The environments we inhabit change rapidly as digital technologies and infrastructures become ubiquitous, with major changes in the ways that states regulate, corporations profit from, and people consume, produce and (re)circulate digital media content. These changes impact the environment in terms of energy demand.
What does the mobile phone and digital infrastructures do for- and to- people in this township environment?
What controversies exist nationally and locally around cost of data, the failing energy grid, and global tech giants arriving in South Africa?
And how do these controversies relate to hopes, fears, and the digital dimensions of everyday life in Manenberg?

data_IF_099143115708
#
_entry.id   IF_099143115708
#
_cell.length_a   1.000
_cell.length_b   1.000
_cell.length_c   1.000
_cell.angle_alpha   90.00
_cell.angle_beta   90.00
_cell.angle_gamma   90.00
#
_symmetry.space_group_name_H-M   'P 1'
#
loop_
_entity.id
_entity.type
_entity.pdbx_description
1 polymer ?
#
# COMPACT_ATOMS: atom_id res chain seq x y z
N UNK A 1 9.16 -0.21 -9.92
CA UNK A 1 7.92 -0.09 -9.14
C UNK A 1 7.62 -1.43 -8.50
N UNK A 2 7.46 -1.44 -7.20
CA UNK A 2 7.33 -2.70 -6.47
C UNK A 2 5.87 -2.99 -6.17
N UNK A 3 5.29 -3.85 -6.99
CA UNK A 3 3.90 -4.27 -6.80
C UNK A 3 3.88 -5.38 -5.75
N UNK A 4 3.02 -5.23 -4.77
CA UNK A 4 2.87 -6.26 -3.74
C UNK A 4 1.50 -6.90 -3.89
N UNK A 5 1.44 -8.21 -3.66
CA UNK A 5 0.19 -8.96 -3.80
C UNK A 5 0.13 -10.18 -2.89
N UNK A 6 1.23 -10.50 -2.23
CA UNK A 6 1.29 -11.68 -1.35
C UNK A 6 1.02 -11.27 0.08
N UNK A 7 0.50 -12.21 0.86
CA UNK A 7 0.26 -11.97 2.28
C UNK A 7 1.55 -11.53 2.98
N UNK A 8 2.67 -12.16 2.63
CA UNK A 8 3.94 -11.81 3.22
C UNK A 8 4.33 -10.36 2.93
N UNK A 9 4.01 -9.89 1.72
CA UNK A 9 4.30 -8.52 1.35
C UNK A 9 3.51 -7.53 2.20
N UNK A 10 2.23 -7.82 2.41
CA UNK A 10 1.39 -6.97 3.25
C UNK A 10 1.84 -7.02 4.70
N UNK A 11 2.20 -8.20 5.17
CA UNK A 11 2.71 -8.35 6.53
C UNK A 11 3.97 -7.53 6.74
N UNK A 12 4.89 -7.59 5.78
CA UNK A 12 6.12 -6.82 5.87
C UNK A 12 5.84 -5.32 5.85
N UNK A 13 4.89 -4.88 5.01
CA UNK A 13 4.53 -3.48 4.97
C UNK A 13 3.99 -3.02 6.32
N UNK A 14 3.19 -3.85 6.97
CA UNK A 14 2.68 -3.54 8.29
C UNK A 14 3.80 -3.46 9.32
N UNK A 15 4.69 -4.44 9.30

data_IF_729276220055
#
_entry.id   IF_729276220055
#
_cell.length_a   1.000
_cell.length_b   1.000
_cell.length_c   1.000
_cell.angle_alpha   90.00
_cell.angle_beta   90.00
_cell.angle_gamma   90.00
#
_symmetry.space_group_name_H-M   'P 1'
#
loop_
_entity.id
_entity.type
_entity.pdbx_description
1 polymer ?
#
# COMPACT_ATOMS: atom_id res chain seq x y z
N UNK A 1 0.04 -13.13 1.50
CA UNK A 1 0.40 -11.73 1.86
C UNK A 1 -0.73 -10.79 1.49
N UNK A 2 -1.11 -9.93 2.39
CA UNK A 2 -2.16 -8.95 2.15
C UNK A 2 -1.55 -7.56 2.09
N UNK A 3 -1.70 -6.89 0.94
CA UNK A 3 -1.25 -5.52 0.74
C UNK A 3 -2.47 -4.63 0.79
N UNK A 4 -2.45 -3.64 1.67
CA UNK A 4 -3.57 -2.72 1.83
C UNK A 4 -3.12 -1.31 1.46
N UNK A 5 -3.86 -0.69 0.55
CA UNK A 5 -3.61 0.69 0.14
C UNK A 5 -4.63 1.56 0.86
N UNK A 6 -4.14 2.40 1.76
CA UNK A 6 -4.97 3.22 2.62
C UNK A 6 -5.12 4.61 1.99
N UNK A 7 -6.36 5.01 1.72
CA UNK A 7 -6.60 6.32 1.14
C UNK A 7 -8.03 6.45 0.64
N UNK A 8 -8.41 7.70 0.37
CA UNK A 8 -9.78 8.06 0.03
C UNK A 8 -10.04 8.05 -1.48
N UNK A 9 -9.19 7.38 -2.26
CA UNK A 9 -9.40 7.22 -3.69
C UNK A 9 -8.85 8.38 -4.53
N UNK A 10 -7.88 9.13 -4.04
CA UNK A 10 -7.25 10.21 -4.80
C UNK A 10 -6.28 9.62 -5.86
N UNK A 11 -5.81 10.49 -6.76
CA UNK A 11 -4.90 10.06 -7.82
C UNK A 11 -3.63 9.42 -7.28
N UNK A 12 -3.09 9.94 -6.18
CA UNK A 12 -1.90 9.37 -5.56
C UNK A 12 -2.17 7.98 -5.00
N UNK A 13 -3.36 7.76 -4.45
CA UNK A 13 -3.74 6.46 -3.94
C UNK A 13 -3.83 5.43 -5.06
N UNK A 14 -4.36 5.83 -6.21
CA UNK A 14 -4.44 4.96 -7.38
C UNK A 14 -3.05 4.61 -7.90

Funded by the Independent Research Fund Denmark (1130-00019B), this 3-year research project builds on long-term research in South Africa and internationally award-winning experiments with multimodal anthropology. The DigiSAt research project offers new empirical knowledge bridging some of the most pressing concerns of our time: digital living and energy futures with related impacts on human well-being, democratic society, and the environment.
It looks across scales from the intimate everyday life in the South African township of Manenberg to mapping controversies around global IT giants in the local context, linking this to the failing energy grids needed for the digital infrastructure. Almost 60 per cent of South African households’ access the Internet through using mobile devices (Stats SA 2020) and as the access point to the digital dimensions, the mobile phone collapses the phenomena of data costs, connection, capture – and the electricity costs and energy consumption.